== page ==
• I married my best friend and when your best friend is in pain you sometimes feel powerless to help because you are hurting so badly too.  Get over yourself and focus on what you can do. YOU ARE NEVER POWERLESS TO HELP SOMEONE. EVER.
  • Being cautious can help you survive. It can also hold you back in so many ways.
  • Look for the silver lining in everything.  Some people (me) refer to it as “Seeing the opportunity – even in a shit storm.”
  • When in doubt, laugh!  You can’t be mad, pissed off, distracted or guilty when you do.   Damn its better then drugs when you think of it that way!
  • Live each day!  The sun comes up, wanders across the sky then sinks down the other side.  All kinds of stuff goes on in the middle of it.   Believe it or not, you have input on 100% of your day whether it went well or badly is how you perceive it!

So “Why” did I want to create RefuseOrdinary?

I’ve been through some tough spots in my life. I also recognize there are so many people out there that have been through far worse which gives me perspective. Life has given me a lot of training, experience, and tools- how I use them helps defines me. I consciously choose not to stay in my life’s dark spots by reflecting on what those “spots” have to teach me. I’m now not so “laser focused” in the future that I blow past the things I care about, because that “future” can go away in a flash. Now I live my life by walking through it in the present with a wonderful vision of the future and ready to embrace the change that life throws at me along the way.

I’m happily married. I’m blessed by recently having a beautiful baby girl. I love my family.  I’m in great shape. I have a great business partner. I’m using my strengths and I LOVE what I do.  I’m having a positive impact on people’s lives. Each day I appreciate what I have and I don’t dwell on the things I don’t.  I’m living my best life!

Then I said, “If I could package that in a bottle and give it to folks, you know, so they don’t have to go through all the crap I went through…”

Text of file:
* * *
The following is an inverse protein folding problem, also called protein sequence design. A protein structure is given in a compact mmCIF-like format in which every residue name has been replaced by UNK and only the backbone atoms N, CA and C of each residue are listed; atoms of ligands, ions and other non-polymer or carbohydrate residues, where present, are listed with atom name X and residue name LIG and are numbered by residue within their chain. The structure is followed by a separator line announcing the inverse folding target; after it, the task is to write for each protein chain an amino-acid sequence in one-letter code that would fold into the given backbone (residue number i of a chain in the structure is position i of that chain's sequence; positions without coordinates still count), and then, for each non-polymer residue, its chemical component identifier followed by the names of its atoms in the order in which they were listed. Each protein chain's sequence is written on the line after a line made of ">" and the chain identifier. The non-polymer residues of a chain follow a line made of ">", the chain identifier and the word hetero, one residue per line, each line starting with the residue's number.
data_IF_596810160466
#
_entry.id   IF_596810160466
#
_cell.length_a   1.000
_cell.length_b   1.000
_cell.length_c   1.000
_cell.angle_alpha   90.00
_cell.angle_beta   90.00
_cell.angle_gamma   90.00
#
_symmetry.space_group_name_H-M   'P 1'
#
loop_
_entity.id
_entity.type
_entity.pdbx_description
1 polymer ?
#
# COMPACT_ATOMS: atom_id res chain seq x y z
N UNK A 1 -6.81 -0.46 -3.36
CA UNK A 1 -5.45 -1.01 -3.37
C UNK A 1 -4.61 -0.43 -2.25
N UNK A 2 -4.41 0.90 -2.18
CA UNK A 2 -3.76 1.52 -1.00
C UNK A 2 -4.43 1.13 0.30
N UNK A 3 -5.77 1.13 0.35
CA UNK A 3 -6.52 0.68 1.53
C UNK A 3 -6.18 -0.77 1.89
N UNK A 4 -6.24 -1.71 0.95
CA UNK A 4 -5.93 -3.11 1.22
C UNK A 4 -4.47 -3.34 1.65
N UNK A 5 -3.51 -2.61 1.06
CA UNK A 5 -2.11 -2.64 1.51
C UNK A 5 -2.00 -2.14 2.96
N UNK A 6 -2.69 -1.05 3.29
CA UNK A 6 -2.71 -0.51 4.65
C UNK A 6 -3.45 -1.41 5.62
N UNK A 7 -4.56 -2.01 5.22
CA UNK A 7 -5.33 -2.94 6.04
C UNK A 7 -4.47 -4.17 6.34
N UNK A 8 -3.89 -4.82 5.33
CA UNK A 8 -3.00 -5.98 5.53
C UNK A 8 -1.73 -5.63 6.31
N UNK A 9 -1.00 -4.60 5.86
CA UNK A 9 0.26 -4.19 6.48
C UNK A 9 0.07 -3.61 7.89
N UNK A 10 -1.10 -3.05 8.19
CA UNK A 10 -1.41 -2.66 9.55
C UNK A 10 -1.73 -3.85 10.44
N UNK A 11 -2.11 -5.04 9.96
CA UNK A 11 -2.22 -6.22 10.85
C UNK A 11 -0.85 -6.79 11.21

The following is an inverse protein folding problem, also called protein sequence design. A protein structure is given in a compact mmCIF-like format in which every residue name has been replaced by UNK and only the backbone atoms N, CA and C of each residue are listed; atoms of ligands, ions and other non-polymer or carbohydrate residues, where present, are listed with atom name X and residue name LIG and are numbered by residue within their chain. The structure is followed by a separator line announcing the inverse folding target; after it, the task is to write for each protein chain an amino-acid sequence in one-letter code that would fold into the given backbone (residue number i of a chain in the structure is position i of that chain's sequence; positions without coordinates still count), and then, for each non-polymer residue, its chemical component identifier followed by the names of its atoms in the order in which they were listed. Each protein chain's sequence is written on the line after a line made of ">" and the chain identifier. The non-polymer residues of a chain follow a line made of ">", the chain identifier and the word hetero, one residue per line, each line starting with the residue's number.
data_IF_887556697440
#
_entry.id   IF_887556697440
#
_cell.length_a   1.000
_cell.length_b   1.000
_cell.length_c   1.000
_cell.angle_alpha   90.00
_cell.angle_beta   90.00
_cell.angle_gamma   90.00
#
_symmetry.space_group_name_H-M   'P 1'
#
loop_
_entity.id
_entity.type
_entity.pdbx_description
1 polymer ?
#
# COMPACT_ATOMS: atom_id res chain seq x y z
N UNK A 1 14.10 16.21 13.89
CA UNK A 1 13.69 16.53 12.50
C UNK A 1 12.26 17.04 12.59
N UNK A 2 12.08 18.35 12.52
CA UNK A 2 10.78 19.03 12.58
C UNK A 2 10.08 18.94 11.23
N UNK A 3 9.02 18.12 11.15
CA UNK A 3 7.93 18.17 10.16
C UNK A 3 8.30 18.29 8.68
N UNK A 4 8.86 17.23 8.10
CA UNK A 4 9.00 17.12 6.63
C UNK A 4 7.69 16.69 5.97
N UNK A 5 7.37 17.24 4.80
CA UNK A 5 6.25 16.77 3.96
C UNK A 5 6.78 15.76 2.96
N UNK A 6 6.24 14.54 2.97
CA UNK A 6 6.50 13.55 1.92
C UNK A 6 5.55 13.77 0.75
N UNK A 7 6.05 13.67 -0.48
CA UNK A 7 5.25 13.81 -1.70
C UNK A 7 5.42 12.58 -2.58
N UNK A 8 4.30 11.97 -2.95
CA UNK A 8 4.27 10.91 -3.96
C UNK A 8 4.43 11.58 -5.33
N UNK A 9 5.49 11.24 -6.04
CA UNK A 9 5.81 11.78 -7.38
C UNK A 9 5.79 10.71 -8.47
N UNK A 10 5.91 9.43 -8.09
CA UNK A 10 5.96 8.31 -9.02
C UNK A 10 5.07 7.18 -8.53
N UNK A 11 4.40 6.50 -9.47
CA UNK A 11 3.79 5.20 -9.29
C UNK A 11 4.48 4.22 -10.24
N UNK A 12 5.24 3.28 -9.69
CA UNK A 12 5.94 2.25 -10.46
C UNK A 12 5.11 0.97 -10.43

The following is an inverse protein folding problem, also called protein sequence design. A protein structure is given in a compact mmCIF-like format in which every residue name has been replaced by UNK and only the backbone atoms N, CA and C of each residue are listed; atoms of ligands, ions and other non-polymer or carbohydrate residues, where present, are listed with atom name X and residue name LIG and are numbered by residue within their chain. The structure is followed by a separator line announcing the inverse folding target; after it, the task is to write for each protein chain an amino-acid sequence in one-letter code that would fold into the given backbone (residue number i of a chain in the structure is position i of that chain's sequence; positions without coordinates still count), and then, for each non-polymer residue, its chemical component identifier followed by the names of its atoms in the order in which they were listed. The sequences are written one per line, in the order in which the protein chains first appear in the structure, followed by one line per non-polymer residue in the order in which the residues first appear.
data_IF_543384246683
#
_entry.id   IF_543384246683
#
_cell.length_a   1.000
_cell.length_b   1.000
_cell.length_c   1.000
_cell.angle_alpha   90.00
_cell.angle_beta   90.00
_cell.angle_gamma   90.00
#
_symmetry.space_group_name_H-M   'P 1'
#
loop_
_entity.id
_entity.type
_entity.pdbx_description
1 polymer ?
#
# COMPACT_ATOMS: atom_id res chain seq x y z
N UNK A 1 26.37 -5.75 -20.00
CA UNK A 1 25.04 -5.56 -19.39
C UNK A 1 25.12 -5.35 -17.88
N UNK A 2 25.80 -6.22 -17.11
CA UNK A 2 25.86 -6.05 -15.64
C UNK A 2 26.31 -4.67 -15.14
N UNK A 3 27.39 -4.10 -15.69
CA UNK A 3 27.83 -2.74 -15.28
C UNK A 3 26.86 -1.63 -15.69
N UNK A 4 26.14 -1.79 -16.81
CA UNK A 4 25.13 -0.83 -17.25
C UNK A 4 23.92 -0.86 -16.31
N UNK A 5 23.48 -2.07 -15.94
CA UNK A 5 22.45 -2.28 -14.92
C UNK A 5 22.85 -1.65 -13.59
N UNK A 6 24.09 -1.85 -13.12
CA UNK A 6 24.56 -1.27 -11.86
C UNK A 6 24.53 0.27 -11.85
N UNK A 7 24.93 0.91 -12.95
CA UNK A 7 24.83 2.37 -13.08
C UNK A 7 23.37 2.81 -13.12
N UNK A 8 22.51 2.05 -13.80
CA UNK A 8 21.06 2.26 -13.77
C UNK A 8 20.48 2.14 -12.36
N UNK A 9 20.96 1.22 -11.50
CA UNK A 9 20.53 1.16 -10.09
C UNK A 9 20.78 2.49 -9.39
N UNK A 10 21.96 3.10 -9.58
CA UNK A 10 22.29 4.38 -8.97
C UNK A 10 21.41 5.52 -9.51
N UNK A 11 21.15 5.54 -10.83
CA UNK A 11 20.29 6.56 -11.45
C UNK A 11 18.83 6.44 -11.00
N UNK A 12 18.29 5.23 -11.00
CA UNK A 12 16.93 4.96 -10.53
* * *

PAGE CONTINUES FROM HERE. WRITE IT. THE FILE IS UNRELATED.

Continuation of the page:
Funny thing is – I had that conversation with Will Turner and he had a very similar idea and was embarking on his own, similar plan. Serendipity?

Will’s Story:

Sometimes it takes milestone moments to stop and reflect. For me, it was as the “Big 5-0″ was chasing me down. How could it be? Fifty seemed to come in a blink. Where did all the time go?

My 50th year was also the year I lost my Dad. His declining health and death was yet another reminder that life was short and precious. And further testament to what my Mom often declared, “Each decade seems to pass faster than the last.”

As the half-century mark loomed, the question that haunted me was “Am I living the life I want to live?” By all accounts, I had a good life. I was co-founder of my own business which I was passionate about, pursued my love of art through painting, was physically able to compete with guys half my age (and win), volunteered for causes that were meaningful to me, lived in a nice neighborhood, had good friends, was in a good relationship…from an outside view, I seemed to have it all.

And I knew that I could continue on my path and live a good life. But was I settling for “good enough” at the expense of “frickin’ amazing.” If I stayed on the same course for 20 or 30 more years, what, if anything, would I regret?

My path of discovery took me to New Zealand. Because in my 50th year, I decided I needed to kick myself out of my comfort zone. I needed to test myself in ways that would push me further than I had ever been pushed before. And the best way for me to do that was competing in Ironman New Zealand.

The ultimate endurance challenge – 2.4 mile swim, 112 mile bike and 26.2 mile run – would certainly test my physical abilities. Hell, I had ended up in the hospital after my third marathon only a few years earlier and in a medic tent on yet another marathon. So adding a 2.4 mile swim and a 112 mile bike before starting a marathon run would be a test beyond anything that seemed feasible in my world. And that’s why I wanted to do it.

But from my marathon training over the years, I knew there was another bigger test involved with the Ironman. It would push me mentally. In any endurance event, there comes a time when your body is ready to collapse. Exhausted. Toasted. Done.

It’s when those moments hit that your mental strength is put to the test. You find that space where all you want to do is give up, to stop. Your body is screaming. And you can stop because it’s the natural and logical thing to do. Or you can push through it. And if you choose the latter, you chart new ground. You shatter your old limits.

This would be the ultimate challenge for me. It was my way of testing whether, at the age of 50, I was still young and vital. Whether it was going to be the beginning of a new chapter or the beginning of the end, it was a way for me to validate myself. And it was a way for me to validate to the world. In hindsight, it was clear that this quest was for my own ego.